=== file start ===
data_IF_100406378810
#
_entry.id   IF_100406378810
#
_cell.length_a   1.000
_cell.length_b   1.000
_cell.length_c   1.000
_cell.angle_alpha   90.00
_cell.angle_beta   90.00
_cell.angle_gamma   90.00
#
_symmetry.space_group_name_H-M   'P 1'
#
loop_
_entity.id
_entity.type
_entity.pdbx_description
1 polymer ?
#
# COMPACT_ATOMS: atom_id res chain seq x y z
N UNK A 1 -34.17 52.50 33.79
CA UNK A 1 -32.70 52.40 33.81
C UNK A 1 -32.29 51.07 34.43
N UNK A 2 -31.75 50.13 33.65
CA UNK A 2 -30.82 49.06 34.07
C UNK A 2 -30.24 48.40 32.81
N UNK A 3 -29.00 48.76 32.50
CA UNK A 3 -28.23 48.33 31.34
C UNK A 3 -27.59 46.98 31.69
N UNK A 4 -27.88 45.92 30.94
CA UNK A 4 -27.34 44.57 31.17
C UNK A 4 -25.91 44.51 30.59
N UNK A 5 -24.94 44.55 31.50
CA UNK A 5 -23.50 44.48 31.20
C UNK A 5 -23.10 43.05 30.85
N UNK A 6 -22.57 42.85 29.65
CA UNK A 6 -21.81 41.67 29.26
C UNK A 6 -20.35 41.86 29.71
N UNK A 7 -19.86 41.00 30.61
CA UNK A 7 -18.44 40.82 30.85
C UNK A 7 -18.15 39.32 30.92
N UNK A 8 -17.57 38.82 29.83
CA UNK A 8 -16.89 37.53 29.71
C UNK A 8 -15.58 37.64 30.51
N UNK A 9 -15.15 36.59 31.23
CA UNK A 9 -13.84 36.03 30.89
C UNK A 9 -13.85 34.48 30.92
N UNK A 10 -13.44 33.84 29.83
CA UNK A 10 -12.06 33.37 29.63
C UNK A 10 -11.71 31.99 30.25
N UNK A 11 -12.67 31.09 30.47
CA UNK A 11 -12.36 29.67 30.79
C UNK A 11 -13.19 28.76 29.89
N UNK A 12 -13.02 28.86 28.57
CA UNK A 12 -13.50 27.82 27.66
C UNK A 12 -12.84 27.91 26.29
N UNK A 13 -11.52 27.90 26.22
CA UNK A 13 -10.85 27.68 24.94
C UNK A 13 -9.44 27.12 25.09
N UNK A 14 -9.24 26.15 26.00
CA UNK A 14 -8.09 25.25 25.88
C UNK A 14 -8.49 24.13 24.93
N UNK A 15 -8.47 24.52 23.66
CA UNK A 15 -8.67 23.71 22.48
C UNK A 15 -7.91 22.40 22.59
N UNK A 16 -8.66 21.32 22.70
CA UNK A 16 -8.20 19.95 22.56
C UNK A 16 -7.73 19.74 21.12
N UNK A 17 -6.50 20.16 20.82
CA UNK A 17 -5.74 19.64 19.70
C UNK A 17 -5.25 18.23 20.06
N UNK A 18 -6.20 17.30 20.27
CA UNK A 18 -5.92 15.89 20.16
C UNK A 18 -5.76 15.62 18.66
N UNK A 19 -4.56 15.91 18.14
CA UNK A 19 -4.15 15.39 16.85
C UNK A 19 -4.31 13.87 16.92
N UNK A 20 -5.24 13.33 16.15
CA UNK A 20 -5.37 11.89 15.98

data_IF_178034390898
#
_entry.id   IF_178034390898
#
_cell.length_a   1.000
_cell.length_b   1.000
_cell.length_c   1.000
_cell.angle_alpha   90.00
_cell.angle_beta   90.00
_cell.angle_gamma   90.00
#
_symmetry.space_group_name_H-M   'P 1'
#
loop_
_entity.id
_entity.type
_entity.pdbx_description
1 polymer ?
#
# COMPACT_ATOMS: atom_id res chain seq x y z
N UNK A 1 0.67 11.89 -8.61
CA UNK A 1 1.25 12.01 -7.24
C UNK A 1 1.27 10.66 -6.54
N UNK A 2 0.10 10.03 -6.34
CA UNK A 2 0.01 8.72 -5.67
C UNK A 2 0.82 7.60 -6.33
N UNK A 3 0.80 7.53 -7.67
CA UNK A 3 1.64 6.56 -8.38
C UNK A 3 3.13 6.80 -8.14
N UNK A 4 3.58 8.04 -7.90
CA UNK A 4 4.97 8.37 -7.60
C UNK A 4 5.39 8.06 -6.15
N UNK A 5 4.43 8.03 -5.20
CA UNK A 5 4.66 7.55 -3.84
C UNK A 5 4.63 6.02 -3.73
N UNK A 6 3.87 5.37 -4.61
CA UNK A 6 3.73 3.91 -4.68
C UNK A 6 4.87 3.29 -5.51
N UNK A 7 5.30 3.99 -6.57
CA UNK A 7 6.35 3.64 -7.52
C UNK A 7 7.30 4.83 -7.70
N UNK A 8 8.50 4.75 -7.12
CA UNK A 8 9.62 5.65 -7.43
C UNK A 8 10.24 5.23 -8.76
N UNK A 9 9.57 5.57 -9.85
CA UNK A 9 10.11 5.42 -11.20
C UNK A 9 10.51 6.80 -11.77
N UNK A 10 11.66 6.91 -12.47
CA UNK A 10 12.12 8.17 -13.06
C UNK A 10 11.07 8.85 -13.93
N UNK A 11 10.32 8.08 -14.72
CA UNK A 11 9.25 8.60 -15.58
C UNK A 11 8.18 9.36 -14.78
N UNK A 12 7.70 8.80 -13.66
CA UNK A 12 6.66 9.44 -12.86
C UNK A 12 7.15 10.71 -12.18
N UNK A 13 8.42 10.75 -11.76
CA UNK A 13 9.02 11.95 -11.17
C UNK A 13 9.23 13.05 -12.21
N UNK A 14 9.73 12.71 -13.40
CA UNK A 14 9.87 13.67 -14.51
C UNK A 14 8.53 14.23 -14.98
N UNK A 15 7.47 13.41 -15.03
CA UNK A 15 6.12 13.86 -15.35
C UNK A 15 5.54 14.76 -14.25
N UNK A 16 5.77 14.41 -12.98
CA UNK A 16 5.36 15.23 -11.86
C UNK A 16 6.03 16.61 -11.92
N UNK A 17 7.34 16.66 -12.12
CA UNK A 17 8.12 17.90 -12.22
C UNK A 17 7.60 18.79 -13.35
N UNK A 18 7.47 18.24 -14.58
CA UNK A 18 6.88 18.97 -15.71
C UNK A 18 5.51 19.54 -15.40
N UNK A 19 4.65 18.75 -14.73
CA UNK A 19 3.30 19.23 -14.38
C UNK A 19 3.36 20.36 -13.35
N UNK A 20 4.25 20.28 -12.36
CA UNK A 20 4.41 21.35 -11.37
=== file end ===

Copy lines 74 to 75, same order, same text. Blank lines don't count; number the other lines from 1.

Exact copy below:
C UNK A 18 -5.76 15.62 18.66
N UNK A 19 -4.56 15.91 18.14